Wind and solar farms are springing up around the world as the shift away from coal and fossil fuel continues. Alternatives like these are mainly supplemental though, only supplying a small fraction of electricity to the power grid due to their intermittent nature. The excess supply from windmills and solar cells needs to be stored in a way such that it can be easily accessible to the grid when needed, usually in peak demand hours.
Surplus energy is commonly stored in large-scale lithium-ion batteries, but this method brings with it concerns about sustainability. PolyJoule, a Boston-based startup, has a new solution to large-scale battery energy storage systems that addresses these issues by uniquely requiring no metals.
In this article, we’ll discuss energy storage systems, the advantages of PolyJoule’s system, and the potential impact on the industry.
Energy Storage Systems
In the quest for net zero emissions, Battery energy storage systems (BESS) are becoming extremely valuable assets for facilitating the use of renewable energy. A major challenge with renewable energy sources like solar and wind is their non-continuous output: if the wind isn’t gusting or the sky is cloudy, energy isn’t produced. This is where BESS comes in, working to store excess energy during periods of high production to then be used during periods of low production. In this way, as fossil fuel and coal power plants are phased out, stored renewable energy can effectively keep a reliable and steady supply to the power grid.
In addition to the larger grid, BESS have commercial and residential applications. Using advanced software algorithms, these systems choose when to hold and release energy from storage. Releases during high-demand hours are known as peak shaving. This process lowers the amount of energy purchased and eases stress on the grid. As a result, there is a lower chance of power surging and an increase in local grid reliability.
Even beyond the power grid, energy storage can be even more vital. For example, many communities in remote locations and in developing nations rely on decentralized microgrids to provide power. Limited access to roads and long distances required for energy transportation make renewable options a logical choice. The isolated nature of these communities means that robust storage systems are crucial to meeting their needs.
Plastics over Metals
One challenge with developed BESS, however, is that the batteries required for grid energy storage are much larger than those found in electric vehicles. This means they require a much larger amount of lithium, an element that is highly coveted by the automotive and many other industries. For reasons like this, it is expected that EV demand will increase tenfold by 2030, and lithium and other battery metals will follow suit.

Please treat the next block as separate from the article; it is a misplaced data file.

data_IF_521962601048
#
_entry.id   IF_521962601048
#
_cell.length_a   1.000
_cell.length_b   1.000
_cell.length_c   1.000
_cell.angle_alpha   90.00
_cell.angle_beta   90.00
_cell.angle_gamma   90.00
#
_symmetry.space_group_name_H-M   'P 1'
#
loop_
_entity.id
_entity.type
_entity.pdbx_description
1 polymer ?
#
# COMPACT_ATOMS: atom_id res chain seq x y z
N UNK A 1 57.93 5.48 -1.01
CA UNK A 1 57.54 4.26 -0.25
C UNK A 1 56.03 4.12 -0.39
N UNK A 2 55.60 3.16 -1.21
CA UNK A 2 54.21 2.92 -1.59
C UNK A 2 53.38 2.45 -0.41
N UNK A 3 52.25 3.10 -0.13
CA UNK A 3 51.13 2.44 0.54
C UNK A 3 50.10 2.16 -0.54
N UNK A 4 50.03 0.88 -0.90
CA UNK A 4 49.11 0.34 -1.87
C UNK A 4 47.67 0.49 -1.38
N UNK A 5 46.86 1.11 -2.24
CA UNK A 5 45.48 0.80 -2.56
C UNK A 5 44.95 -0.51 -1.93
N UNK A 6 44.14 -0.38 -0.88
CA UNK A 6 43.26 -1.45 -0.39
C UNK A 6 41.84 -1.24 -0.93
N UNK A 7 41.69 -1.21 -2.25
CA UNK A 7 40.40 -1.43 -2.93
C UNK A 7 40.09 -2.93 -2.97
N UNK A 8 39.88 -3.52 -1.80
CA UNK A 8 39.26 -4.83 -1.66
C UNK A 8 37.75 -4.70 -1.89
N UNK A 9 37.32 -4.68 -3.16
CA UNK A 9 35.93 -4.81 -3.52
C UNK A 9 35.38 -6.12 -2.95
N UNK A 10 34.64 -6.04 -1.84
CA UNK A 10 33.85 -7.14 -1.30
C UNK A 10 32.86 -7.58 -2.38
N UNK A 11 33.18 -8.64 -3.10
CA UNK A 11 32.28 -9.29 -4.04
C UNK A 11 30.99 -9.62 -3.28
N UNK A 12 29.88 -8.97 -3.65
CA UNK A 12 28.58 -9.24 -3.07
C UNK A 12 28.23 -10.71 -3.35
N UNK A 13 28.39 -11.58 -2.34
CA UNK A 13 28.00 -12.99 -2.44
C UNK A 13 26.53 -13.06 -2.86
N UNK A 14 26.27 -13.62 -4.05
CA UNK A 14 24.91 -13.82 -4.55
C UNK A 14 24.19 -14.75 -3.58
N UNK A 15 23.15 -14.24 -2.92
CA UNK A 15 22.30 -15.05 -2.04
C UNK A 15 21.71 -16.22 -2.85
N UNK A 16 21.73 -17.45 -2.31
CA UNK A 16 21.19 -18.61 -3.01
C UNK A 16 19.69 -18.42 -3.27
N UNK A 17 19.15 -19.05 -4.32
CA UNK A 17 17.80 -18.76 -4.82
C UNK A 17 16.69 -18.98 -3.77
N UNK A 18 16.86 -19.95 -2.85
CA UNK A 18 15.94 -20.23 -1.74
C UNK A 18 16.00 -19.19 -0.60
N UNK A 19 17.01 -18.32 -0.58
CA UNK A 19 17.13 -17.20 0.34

In an attempt to avoid this challenge altogether, PolyJoule has developed batteries that are based on plastics instead of metals.
From a supply chain perspective, a major advantage of plastic-based batteries is the fact that the polymers they use can be manufactured from common industrial feedstocks. The result is greater material abundance and ultimately less stress on the supply chain.
Polymer batteries also provide a safety improvement over the current industry standard. While lithium-ion batteries contain flammable liquid electrolytes that aid in the transfer of ions, the fluids needed for a conductive polymer battery are much more inert. Tests have shown that no amount of overcharging, damage, or short circuit can send PolyJoule’s products into thermal runaway. No flammability risk means no costly temperature control system and greater safety for the end users.
Additionally, the nominal operating range for a PolyJoule battery is from -40C to 50C, whereas the average lithium-ion battery can only operate between -20C and 50C. Considering the application of BESS in remote communities that may face extreme heat or extreme cold, the ability of the polymer battery to operate unaffected in harsh conditions without any required climate control system is a big draw. Further, the lifetime of a conductive polymer battery. PolyJoule expects that they can last for over 20 years or 12,000 cycles, which is more than twice the life span of the average lithium-ion battery.
We are currently experiencing global renewable energy vivification. Target deadlines range from 2030 to 2050 but the goal is the same: use alternative energy sources to reach carbon neutrality.
Battery technology has become a focal point, specifically lithium-ion batteries, but all industries and applications using slight variations of the same batteries will create immense demand and stress on raw materials. Diversified battery technologies like conductive polymers may help expedite the plans and turn carbon neutrality from ideal to reality.